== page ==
Theresa May visits Scotland in election campaign

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Theresa May spoke at a campaign rally in rural Aberdeenshire

Theresa May is making her first campaign visit to Scotland ahead of June’s snap general election.

The prime minister asked Scots to vote for her to “strengthen the Union”, the economy and her hand in Brexit talks.

In London, Labour’s Jeremy Corbyn talked to young people, while the Lib Dem’s Tim Farron says he wants to become the leader of the UK opposition.

In Glasgow, Nicola Sturgeon said the SNP “will not let the Tories drag Scotland backwards”.

The UK goes to the polls on 8 June for the general election, five weeks after local authority elections across Scotland, as well as in England and Wales.

Addressing party activists at a community education and employment centre, First Minister Ms Sturgeon said Scotland needed strong SNP MPs at Westminster to keep a check on the Tories.

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Nicola Sturgeon addressed activists in Glasgow on Saturday morning

She set out examples of what she said was the SNP “delivering positive change”.

She said: “Here in the East End of Glasgow we don’t need to be reminded of what happens when the Tories are in power at Westminster.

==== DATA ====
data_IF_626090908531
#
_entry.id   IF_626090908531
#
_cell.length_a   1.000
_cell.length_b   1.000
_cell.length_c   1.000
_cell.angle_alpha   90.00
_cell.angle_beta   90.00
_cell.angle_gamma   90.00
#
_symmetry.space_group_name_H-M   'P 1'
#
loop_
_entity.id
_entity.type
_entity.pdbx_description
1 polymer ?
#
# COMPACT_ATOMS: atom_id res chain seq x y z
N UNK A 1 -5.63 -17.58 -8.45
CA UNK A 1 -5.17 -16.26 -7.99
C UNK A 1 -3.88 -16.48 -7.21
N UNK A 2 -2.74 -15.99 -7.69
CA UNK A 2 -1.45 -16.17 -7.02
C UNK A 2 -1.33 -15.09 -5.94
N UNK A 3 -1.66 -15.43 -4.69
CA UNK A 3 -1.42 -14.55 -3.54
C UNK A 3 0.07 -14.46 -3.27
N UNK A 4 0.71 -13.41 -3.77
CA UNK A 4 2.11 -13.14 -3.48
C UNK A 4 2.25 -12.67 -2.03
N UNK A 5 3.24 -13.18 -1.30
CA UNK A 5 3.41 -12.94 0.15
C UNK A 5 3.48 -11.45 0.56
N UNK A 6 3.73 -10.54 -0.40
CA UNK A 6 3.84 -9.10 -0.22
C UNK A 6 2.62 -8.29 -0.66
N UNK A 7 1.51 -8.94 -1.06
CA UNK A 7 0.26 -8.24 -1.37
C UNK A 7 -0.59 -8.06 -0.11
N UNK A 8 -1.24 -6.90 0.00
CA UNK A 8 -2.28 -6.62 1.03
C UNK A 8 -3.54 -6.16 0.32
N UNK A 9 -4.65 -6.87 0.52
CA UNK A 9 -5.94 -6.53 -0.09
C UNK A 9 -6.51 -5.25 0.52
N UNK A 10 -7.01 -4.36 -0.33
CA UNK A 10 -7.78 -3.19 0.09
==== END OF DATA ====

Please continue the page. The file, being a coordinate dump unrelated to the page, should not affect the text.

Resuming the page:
“We’ve seen it over generations and now, even with a small majority, Tory cuts are doing real damage to communities like this one. Every Tory vote risks allowing them to impose deeper cuts, penalise the vulnerable and undermine the Scottish Parliament.

“So in this general election, we have the chance to say loudly and clearly that Scotland will not let the Tories drag Scotland backwards.”

Prime Minister Mrs May visited a business and spoke at a campaign rally in Banchory, introduced by Scottish Conservative leader Ruth Davidson.

Mrs May discussed the UK government’s modern industrial strategy.

At the rally, she said: “My message to the people of Scotland today is clear: if you vote for me, it will strengthen my hand in the Brexit negotiations.

“It will strengthen the Union, strengthen the economy, and together the UK and Scotland will flourish. Because when Scotland is flourishing, the rest of the United Kingdom is flourishing too.”

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Jeremy Corbyn urged young potential voters to overcome “apathy and resignation”

Scottish Labour has been campaigning in Edinburgh, while the Lib Dems were out in Helensburgh and Kirkintilloch.

Meanwhile, Mr Corbyn urged young potential voters to overcome “apathy and resignation” because it only favours the Tories.

He highlighted figures showing 2.4 million young people are missing from the electoral register.

The Labour leader said: “The Conservatives are more than happy with this state of affairs.

“Apathy and resignation will secure them seats on election day.”

In Leeds, Mr Farron will reiterate his claim that he could replace Mr Corbyn as leader of the official opposition.

He has also said his party is aiming to regain the Scottish seats it lost in 2015.

Theresa May visits Scotland in election campaign}

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